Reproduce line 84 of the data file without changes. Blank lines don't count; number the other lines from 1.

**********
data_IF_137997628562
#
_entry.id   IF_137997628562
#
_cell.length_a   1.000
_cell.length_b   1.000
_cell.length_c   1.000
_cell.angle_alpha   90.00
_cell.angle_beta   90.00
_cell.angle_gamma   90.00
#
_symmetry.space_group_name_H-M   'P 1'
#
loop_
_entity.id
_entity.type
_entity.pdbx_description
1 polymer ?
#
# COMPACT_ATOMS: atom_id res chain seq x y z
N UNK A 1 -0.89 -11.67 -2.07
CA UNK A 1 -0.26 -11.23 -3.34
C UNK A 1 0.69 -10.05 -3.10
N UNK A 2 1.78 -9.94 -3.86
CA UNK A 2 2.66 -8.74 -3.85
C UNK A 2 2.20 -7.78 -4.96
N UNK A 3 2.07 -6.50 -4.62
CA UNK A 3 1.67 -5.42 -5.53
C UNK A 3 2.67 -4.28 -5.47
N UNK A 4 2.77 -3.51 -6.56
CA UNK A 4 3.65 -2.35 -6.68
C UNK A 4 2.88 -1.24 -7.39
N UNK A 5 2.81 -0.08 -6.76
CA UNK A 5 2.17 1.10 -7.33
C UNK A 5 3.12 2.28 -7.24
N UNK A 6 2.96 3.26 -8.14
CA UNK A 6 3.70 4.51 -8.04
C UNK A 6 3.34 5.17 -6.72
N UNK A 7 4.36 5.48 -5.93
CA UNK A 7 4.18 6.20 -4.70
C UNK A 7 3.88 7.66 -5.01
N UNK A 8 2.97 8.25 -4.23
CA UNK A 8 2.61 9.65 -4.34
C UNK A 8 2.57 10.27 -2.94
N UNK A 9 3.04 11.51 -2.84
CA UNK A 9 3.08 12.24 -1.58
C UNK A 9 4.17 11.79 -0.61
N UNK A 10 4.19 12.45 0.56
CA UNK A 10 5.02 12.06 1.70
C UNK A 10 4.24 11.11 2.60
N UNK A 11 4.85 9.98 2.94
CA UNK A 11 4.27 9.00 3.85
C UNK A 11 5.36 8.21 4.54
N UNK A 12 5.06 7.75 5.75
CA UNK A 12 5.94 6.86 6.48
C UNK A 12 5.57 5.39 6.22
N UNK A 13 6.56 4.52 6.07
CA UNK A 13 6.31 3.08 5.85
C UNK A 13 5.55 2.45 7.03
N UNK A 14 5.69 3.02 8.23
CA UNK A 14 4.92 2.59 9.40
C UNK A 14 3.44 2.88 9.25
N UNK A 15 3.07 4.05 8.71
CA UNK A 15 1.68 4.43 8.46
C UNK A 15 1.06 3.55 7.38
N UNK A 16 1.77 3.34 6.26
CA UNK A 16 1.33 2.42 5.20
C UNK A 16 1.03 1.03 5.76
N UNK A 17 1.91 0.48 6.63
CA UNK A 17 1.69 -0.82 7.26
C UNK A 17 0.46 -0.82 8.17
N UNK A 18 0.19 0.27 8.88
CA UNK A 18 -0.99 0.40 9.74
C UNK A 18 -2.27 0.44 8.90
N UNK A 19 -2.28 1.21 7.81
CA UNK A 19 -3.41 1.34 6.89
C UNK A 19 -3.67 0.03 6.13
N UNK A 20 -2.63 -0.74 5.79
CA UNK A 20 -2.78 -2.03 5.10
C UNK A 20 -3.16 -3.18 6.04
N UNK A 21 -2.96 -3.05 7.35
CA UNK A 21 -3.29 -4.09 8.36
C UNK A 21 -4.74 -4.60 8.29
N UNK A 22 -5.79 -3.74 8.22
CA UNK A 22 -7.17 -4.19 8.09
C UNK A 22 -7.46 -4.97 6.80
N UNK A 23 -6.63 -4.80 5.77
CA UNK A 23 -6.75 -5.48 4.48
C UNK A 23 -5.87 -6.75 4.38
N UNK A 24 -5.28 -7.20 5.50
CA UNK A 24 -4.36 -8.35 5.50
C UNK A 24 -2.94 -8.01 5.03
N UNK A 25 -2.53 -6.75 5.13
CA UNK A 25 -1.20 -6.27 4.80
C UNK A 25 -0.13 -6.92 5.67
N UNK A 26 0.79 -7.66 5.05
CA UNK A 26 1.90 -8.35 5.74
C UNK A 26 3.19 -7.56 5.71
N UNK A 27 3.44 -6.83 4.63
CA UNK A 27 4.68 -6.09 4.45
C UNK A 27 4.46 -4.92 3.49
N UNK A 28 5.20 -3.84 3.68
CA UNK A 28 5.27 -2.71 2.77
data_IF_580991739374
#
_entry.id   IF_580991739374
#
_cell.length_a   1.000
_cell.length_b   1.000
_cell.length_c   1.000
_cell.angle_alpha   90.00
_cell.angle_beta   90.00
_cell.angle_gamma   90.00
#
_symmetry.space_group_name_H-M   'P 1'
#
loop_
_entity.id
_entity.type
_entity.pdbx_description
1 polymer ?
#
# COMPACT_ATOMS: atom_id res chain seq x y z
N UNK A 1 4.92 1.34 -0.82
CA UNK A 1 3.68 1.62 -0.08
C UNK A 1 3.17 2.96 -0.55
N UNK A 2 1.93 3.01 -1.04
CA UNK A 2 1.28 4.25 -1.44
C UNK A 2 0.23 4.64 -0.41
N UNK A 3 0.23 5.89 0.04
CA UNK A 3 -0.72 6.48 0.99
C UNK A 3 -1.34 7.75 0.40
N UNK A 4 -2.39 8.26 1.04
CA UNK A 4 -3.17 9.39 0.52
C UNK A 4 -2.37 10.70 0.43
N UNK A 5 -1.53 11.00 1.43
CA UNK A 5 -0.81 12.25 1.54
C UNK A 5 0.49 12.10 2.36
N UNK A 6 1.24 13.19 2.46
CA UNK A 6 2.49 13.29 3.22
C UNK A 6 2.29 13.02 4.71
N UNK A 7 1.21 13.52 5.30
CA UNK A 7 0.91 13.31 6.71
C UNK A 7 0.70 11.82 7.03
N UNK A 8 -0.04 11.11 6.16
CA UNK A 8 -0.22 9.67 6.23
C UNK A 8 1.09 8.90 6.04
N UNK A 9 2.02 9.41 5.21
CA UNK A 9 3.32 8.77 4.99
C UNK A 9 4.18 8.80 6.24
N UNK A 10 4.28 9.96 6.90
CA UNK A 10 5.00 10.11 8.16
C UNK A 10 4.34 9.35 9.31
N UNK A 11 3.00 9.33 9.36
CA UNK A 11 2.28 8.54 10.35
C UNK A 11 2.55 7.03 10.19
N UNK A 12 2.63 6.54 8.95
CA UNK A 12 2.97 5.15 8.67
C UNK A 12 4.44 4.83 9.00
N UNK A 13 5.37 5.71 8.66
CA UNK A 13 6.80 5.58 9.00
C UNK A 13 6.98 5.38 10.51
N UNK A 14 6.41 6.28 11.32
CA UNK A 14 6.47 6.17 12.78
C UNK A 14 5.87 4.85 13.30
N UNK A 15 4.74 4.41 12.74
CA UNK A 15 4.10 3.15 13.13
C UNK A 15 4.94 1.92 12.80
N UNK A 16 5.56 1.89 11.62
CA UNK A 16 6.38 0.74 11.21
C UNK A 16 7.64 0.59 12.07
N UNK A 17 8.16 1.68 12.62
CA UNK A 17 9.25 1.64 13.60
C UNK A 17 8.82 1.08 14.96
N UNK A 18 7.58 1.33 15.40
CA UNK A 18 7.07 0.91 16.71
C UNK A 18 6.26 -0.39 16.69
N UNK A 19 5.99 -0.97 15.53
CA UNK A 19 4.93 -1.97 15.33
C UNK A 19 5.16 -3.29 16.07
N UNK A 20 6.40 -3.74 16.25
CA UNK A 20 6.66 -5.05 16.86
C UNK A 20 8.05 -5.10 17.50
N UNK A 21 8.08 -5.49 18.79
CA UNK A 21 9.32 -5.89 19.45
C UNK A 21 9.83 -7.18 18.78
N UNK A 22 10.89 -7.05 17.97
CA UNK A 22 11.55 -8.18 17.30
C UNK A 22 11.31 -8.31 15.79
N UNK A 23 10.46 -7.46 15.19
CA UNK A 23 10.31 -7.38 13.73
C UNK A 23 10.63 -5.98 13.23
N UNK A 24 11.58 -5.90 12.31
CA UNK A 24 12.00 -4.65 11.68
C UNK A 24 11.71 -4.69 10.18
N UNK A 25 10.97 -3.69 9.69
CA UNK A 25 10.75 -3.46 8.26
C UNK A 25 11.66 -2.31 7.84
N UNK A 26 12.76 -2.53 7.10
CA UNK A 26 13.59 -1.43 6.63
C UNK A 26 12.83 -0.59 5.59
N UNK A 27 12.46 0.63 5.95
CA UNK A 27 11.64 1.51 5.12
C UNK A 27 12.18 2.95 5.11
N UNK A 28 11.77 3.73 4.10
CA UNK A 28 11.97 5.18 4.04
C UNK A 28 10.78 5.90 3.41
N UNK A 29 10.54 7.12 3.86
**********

N UNK A 22 -5.79 -3.74 8.22